Semantics: but Minister, there are no dropouts

BY MICHAEL DOM

 “The Fode students will study the same contents and they will sit for the same exams. So no one should be left behind. All students should be educated equally.”

Education Minister Jimmy Uguro, Fee free option for dropouts The National Newspaper 12 January 2021

Dropout: what does this mean?

Dropout(s), noun: a person who has abandoned a course of study or who has rejected conventional society to pursue an alternative lifestyle, e.g. “a college dropout”

(Definitions from Oxford Languages)

Some people like to use the synonym ‘hippy’ or ‘free spirit’, or more disapprovingly dropouts may be referred to as a ‘rebel’ or ‘misfit’, or with even less appreciation labeled as a, ‘’loafer’, ‘deadbeat’, ‘bum or ‘bad boy’ (na ‘bad girl’ tu o?).

Dropout is a term popularized in the 1950’s, a time when leaving school early could be a death sentence in the industrial world of the United Kingdom, Europe and America, where people needed qualifications in order to join the formally employed masses and thereby become automatons, i.e. get a job.

(And what’s changed about that?)

The advent of WWII would also have placed an added emphasis on the need for educated and trained citizens to become part of the national and increasingly worldwide economic system designed for humanity to produce, consume and grow. So being a dropout was really rough luck.

The term reached the height of its usage during the 1960’s era of ‘Flower Power’ and ‘free love’, probably influenced by those hipster Beatniks smoking weed and lounging around all day. A lot of the hippies had most likely dropped out of high school and college.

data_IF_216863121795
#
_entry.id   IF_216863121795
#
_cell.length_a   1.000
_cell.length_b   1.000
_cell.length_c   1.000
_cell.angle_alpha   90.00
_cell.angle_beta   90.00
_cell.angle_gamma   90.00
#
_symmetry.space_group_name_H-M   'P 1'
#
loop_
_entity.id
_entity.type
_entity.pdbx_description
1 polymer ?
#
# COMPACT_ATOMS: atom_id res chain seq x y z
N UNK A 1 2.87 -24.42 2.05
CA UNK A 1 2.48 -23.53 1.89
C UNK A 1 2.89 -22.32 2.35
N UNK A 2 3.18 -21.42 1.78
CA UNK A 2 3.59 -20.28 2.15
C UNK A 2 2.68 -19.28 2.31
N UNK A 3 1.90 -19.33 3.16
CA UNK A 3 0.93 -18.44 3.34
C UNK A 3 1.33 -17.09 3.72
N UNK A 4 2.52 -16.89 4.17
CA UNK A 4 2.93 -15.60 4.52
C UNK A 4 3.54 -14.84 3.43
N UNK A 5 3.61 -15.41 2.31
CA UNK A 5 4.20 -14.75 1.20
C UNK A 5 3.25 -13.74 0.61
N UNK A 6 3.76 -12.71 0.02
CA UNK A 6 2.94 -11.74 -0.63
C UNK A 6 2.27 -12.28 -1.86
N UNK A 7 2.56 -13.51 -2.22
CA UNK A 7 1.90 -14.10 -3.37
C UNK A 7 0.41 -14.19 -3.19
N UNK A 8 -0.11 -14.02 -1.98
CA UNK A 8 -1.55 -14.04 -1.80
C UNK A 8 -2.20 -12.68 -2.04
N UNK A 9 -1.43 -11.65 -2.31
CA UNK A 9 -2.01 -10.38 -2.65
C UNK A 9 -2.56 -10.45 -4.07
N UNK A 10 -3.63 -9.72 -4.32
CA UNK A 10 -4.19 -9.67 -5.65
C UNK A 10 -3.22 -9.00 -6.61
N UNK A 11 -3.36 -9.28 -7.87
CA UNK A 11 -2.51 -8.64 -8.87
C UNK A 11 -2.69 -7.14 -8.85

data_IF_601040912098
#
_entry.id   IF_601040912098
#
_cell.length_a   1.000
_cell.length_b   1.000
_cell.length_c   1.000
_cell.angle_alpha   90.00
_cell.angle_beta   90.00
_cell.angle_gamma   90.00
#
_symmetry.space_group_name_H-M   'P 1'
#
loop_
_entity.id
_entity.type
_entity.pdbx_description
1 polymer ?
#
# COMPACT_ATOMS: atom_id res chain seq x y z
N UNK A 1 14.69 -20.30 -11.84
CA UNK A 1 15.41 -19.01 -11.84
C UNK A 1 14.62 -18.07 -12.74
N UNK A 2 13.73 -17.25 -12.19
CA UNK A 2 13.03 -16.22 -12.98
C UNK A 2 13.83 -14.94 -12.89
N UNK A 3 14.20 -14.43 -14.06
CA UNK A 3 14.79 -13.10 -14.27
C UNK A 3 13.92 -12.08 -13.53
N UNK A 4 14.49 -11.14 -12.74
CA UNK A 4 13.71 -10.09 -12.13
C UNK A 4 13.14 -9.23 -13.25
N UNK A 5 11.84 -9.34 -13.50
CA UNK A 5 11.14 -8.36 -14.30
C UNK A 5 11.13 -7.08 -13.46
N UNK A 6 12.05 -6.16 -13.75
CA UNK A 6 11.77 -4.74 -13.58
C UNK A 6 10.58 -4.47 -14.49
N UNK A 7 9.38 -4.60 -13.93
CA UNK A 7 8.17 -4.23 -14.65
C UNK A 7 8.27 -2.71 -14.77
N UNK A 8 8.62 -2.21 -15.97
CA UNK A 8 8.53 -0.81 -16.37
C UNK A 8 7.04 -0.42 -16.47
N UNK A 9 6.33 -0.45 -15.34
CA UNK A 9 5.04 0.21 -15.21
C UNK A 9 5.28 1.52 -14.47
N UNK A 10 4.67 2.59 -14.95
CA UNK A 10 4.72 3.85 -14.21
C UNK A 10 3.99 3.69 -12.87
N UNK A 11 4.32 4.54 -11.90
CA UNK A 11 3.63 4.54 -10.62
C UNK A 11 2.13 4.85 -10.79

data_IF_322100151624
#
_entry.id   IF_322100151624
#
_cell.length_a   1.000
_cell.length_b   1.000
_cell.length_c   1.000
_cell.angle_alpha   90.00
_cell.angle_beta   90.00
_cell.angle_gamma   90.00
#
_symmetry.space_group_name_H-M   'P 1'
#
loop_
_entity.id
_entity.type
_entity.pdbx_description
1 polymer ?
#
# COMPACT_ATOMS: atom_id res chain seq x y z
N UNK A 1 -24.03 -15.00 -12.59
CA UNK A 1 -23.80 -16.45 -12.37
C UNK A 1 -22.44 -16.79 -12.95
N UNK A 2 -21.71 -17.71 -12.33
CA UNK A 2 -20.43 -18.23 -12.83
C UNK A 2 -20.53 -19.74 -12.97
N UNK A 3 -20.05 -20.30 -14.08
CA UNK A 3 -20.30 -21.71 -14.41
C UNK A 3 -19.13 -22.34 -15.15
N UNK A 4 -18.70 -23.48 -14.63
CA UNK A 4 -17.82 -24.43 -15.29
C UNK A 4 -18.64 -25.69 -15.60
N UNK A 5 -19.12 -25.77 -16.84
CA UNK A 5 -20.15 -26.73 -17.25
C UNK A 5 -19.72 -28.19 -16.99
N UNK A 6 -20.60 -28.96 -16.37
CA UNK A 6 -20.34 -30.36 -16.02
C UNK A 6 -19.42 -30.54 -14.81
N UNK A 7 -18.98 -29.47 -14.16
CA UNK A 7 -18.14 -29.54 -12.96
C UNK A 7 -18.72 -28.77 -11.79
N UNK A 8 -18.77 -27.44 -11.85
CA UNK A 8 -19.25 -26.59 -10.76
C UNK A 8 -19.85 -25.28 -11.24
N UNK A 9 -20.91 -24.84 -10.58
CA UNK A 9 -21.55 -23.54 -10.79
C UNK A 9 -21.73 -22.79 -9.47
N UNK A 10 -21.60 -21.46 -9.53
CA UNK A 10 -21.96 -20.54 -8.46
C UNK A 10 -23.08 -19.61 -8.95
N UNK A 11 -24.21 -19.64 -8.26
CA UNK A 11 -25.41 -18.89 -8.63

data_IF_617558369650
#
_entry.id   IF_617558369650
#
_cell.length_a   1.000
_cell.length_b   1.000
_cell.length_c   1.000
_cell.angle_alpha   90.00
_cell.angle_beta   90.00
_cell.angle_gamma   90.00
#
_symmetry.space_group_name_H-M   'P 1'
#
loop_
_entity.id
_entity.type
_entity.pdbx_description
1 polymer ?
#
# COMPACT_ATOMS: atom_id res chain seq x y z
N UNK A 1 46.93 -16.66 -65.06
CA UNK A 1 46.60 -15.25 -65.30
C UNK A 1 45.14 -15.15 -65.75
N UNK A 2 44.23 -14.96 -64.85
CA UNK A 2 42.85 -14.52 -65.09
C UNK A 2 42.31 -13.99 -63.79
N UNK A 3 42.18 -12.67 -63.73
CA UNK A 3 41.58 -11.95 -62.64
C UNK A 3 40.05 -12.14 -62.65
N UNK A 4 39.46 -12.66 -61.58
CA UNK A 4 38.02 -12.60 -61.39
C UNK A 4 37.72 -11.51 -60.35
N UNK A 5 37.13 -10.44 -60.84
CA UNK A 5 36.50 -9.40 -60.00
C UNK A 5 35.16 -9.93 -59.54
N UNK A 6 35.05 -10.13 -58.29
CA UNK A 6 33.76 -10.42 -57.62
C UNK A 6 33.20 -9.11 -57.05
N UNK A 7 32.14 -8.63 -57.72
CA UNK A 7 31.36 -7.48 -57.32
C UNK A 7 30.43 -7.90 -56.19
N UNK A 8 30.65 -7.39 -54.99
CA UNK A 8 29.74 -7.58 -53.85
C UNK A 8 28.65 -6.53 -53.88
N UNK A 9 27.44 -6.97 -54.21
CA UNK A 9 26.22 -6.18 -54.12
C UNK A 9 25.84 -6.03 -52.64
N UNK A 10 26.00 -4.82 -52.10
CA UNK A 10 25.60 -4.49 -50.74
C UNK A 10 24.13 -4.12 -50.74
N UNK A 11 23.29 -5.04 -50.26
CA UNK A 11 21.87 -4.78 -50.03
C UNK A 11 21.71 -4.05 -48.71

A second and higher period of use was in the 1990’s when I was in high school. Probably the resource boom of the mid- to late 80’s had raised the PNG economy so well that there was ‘no good excuse for not finishing school and getting a job’.

Incidentally, I myself didn’t get a proper job until two years after graduating university in 2001 so by that dumbass use of the term I was also a ‘dropout’.

I do recall a great deal of family and social pressure, pity and some stigma against so called ‘dropouts and failures’ during those days when I was a young teenager and as a vagrant ex-uni sumatin.

It seems to me that we are not differentiating the terms we use for students who do not continue beyond a certain year of schooling let alone manage to get a job.

During my school days that point of departure was after years 6, 10 and 12. Nowadays the categories are years 8, 10 and 12.

The Department of Education (DOE) strategy was to increase the number of years spent in school so that leaving school after grade eight, or ‘dropping out’ in the common parlance, meant that students had at least benefited from an additional two years of formal education.

Dropouts are students who, for one reason or another, have not completed a school course in which they were enrolled. But that does not necessarily mean that they were poorly educated (a Q&Q problem). Nor does it mean that they have not or would not be capable of passing an examination (IQ vs. Schooling).

Failing an examination does not mean that a pupil becomes a dropout.

It means that the student still has something to learn.

That lesson may not have anything to do with an academic education.

The lesson may be vocational or technical or agricultural or entrepreneurial.